Lean Startup is a method for developing businesses, products, or services. The technique has been developed and made famous by Eric Ries. In September 2008, Ries first coined the term on his blog, Startup Lessons Learned, in “The lean startup“. His book “The Lean Startup: How Today’s Entrepreneurs Use Continuous Innovation to Create Radically Successful Businesses” was published in September 2011.
The Lean Startup provides a scientific approach to creating and managing startups, new products or services, and getting the desired product to customers’ hands faster.
The Lean Startup method teaches you how to drive a startup, steer, turn, persevere and grow a business with maximum acceleration.
New product development needs an approach of experiments. As far concerned to me, the Lean Startup approach applies to any new product or service development and is the only relevant approach. It is a principled approach to new product development. It’s a combination of working in short incremental and iterative product development cycles and adopting a hypothesis-driven experimental approach and validated learning. More importantly, you can apply the lean startup philosophy to any individual, team, or company looking to introduce new products or services into the market.
The Number One Reason Why Products Fail
At the heart of all these reasons is one core reason:
We simply build something nobody wants.
Source: The BOOT START Manifesto, by Ash Maurya
The principles of Lean Startup
- Entrepreneurs are everywhere
- Entrepreneurship is management
- Validated learning
- Innovation accounting
The Lean Startup principles have been applied to other domains such as User eXperience, Enterprise, Branding, Customer development, analytics.
“Lean has never meant cheap”.
“Lean has nothing to do with how much money a company raises,” rather it has everything to do with assessing the specific demands of consumers and how to meet that demand using the least amount of resources possible.
Lean startup terminology
A minimum viable product (MVP) is the “version of a new product which allows a team to collect the maximum amount of validated learning about customers with the least effort”. The goal of an MVP is to test fundamental business hypotheses (or leap-of-faith assumptions) and help entrepreneurs begin the learning process as quickly as possible.
A split or A/B test is an experiment in which “different versions of a product are offered to customers simultaneously.” The goal of a split test is to observe differences in behaviour between the two groups and measure each version’s impact on an actionable metric.
Actionable metrics can lead to informed business decisions and subsequent action. These are in contrast to vanity metrics—measurements that give “the rosiest picture possible” but do not accurately reflect the key drivers.
A pivot is a “structured course correction designed to test a new fundamental hypothesis about the product, strategy, and engine of growth.”
Innovation accounting focuses on how entrepreneurs can maintain accountability and maximize outcomes by measuring progress, planning milestones, and prioritizing.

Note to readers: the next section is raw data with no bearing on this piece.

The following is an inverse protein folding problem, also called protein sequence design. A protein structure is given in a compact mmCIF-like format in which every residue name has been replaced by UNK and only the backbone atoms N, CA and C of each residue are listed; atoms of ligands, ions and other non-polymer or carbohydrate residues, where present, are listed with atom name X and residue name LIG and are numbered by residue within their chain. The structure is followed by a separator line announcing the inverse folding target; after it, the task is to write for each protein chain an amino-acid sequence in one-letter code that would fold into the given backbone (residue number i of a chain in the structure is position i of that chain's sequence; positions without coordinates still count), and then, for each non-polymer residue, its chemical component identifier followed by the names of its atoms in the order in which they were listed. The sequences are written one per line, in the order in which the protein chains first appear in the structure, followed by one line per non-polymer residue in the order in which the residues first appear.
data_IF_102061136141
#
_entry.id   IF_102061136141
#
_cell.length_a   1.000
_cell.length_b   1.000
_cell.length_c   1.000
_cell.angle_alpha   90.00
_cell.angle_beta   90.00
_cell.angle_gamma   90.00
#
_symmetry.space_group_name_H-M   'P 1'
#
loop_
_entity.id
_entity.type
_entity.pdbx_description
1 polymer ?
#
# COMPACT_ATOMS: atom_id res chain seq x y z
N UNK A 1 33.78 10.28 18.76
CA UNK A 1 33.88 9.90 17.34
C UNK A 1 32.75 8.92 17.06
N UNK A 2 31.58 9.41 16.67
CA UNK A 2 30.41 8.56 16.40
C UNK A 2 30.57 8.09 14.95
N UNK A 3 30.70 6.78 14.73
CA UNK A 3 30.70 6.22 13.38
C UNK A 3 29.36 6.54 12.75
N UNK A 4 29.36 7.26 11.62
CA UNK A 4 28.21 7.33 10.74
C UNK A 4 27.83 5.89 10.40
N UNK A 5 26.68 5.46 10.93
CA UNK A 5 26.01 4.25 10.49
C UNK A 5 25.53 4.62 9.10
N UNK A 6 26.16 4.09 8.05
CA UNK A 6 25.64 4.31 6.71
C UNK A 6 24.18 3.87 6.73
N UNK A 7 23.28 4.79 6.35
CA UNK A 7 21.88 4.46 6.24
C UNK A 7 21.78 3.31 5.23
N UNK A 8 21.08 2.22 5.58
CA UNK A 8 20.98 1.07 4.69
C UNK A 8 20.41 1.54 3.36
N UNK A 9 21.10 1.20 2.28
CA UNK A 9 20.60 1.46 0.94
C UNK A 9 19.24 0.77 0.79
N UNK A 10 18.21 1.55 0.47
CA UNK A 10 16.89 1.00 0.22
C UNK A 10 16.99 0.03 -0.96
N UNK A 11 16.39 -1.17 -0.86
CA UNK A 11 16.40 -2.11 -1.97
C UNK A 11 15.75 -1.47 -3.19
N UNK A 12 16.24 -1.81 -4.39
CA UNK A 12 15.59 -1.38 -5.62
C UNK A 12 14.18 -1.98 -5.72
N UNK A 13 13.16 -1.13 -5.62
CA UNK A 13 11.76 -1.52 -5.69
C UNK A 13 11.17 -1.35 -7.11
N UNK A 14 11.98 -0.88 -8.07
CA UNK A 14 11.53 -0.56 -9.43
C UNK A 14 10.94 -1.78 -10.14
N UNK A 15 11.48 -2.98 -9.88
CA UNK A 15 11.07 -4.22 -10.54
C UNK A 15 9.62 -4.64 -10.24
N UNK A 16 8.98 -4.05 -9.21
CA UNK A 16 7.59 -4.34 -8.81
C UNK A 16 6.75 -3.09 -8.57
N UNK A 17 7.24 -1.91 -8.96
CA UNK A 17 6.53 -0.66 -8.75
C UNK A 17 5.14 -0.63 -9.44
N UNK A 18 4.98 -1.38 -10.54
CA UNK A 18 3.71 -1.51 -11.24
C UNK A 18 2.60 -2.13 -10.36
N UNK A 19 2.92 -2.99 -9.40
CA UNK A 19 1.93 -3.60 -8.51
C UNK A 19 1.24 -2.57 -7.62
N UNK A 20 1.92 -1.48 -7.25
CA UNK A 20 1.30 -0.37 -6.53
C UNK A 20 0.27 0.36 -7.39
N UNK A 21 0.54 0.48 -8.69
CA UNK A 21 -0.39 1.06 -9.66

The Build–Measure–Learn loop emphasizes speed as a critical ingredient to product development. A team or company’s effectiveness is determined by its ability to ideate, quickly build a minimum viable product of that idea, measure its effectiveness in the market, and learn from that experiment. In other words, it’s a learning cycle of turning ideas into products, measuring customers’ reactions and behaviours against built products, and then deciding whether to persevere or pivot the idea; this process repeats as many times as necessary. The phases of the loop are: Ideas → Build → Product → Measure → Data → Learn.
More resources about Lean Startup
- Find about the different books in the Lean series of O’Reilly
- Steve Blank’s article why the lean startup changes everything
- Eric Ries’ original blog post introducing the term “Lean Startup” (September 2008)
- Ash Maurya’s Lean stack
- Harvard Business School paper: Hypothesis-Driven Entrepreneurship: The Lean Startup (purchase required)
- The Leader’s Guide (Eric Ries’ next book, expected 2016)
- Eric Ries biography (wikipedia)
Any other interesting resources? (feel free to suggest in the comments!)
Playing Lean is a simulation, a board game to experience and learn the Lean Startup principles. These serious games are a great and interactive way to learn something. Playing Lean is interesting both for novices and people familiar with Lean Startup. Beginners will learn about the principles and apply them in practice for the first time. People knowing about Lean Startup can vary their tactics and gain new insights. The game is flexible, and it’s possible to create variations by introducing new scenarios or different market compositions.
“Playing Lean” was created by a few entrepreneurs in Oslo, Norway. For more info or to acquire the board game, see their website.
Contact me if you’re interested in organizing a Lean Startup workshop with Playing Lean.
Playing Lean workshops
- I am facilitating community and in-company workshops
- For public workshops check Agile Tour Brussels / London, Agile Belgium meetups, iLean evening session, …